With the increase in foreign travel in the 1980s use of the lake began to decline and so did the will and finances to really adequately maintain it. In the subsequent 20 years until the early 21st century Woodspring Council made some efforts to maintain the lake but sadly, low maintenance took its toll, and when in the middle of the 1980s vandals began to appear and cause disruption, Rita put her foot down, and her mother gave up the lake management altogether. For the lake, this meant the end of supervised swimming, and the Council (Woodspring Council as it was then) put up notices to forbid swimming. The access steps were removed: in fact the pump house would have gone if it had not formed part of the lake wall!

Although no longer ‘running the lake’ Rita and Joyce still saw in the millennium in style – swimming  in the last few minutes of the old millennium and the first few minutes of the new millennium as their own celebration in the lake.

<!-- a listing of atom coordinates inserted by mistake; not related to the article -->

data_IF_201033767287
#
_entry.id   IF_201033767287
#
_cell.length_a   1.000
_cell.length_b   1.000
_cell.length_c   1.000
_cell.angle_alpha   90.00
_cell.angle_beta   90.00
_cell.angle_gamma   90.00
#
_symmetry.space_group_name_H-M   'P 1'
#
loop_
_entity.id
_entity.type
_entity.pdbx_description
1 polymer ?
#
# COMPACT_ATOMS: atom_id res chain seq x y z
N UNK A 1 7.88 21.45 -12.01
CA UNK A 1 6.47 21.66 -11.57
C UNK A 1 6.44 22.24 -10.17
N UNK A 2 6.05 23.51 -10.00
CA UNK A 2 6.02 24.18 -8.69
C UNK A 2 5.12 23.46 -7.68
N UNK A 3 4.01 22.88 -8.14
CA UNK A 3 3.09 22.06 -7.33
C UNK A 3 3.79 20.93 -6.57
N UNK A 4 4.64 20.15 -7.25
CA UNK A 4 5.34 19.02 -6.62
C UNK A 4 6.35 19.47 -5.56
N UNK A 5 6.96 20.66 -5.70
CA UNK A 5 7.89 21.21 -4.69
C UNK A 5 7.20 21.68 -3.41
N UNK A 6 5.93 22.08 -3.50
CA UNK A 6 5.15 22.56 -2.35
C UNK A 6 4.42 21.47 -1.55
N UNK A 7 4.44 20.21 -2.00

Afterwards, dressed only in their towels, they went up on Dial Hill to watch the beacons, wondering what the others there would say if they knew they hadn’t a stitch on under their bathrobes!

Despite this lack of official interest from the authorities the Clevedon Sailing Club took a lead towards the future by launching a sponsored fleet of Minnow Sailing Dinghies in 1985. The boats carried logos of enthusiastic local businesses and encouraged the growth of a large group of sailing cadets. These cadets and their parents sailed an awesome fleet of Mirror Dinghies on the Bristol Channel through the 1980s making mass crossings to Woodspring Bay and Flatholm.

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